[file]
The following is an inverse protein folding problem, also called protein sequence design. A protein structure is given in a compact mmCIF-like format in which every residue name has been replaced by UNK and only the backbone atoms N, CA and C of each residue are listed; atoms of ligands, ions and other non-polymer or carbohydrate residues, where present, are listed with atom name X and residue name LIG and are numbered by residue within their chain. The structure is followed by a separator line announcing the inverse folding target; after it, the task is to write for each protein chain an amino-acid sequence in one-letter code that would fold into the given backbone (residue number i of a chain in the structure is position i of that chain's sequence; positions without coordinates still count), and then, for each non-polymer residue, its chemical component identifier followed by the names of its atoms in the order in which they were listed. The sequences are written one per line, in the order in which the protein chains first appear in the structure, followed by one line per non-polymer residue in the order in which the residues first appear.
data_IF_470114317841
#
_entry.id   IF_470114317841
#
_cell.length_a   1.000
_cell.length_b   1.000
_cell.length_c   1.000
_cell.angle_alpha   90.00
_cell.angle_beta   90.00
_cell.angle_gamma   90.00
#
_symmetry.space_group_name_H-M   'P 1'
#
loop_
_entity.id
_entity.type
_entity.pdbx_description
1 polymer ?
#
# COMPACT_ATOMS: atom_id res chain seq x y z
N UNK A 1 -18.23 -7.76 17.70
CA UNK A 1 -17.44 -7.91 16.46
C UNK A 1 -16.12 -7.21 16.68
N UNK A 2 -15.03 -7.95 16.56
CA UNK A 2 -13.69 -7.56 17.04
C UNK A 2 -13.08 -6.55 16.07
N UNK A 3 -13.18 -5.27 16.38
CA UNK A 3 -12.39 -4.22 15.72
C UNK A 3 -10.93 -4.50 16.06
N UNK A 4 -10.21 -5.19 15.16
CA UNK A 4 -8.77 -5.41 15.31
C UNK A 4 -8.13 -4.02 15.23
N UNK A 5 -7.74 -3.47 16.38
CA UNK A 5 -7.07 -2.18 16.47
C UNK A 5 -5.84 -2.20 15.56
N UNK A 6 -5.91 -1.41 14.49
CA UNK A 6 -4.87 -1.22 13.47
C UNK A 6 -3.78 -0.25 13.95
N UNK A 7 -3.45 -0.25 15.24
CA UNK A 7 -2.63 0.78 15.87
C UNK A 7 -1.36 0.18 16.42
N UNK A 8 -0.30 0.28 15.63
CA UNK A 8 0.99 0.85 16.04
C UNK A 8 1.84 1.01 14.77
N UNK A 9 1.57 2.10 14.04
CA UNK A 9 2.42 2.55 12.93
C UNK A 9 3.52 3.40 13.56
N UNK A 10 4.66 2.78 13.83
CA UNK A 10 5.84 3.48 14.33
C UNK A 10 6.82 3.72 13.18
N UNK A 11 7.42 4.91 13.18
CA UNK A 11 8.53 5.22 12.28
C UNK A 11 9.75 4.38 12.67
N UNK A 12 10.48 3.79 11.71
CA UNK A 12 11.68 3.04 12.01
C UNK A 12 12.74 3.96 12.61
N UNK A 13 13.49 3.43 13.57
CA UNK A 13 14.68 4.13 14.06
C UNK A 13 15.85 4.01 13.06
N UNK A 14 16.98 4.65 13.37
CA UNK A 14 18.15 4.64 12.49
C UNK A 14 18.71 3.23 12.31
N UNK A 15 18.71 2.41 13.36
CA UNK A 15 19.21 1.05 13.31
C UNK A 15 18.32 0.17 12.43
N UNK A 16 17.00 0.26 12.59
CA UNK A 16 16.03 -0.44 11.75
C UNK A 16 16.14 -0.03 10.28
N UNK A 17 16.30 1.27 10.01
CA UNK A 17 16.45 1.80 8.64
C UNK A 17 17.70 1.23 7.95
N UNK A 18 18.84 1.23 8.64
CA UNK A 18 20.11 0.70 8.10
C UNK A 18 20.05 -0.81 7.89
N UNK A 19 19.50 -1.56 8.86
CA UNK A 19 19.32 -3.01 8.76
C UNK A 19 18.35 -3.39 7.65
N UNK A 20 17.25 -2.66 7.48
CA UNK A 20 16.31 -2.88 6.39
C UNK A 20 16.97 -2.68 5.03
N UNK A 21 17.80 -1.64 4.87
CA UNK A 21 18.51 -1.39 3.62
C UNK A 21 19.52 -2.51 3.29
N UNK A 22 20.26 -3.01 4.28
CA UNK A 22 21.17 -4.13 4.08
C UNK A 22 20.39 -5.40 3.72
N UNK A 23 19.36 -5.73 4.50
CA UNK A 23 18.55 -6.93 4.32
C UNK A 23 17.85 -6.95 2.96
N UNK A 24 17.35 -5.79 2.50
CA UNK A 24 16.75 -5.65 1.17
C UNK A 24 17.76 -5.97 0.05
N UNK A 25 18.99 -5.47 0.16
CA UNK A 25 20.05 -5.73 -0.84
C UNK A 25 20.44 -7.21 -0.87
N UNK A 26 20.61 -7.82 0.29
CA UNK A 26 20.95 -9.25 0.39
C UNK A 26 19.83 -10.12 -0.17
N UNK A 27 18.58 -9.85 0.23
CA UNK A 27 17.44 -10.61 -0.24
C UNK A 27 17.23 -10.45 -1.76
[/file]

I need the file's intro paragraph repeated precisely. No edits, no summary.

The following is an inverse protein folding problem, also called protein sequence design. A protein structure is given in a compact mmCIF-like format in which every residue name has been replaced by UNK and only the backbone atoms N, CA and C of each residue are listed; atoms of ligands, ions and other non-polymer or carbohydrate residues, where present, are listed with atom name X and residue name LIG and are numbered by residue within their chain. The structure is followed by a separator line announcing the inverse folding target; after it, the task is to write for each protein chain an amino-acid sequence in one-letter code that would fold into the given backbone (residue number i of a chain in the structure is position i of that chain's sequence; positions without coordinates still count), and then, for each non-polymer residue, its chemical component identifier followed by the names of its atoms in the order in which they were listed. The sequences are written one per line, in the order in which the protein chains first appear in the structure, followed by one line per non-polymer residue in the order in which the residues first appear.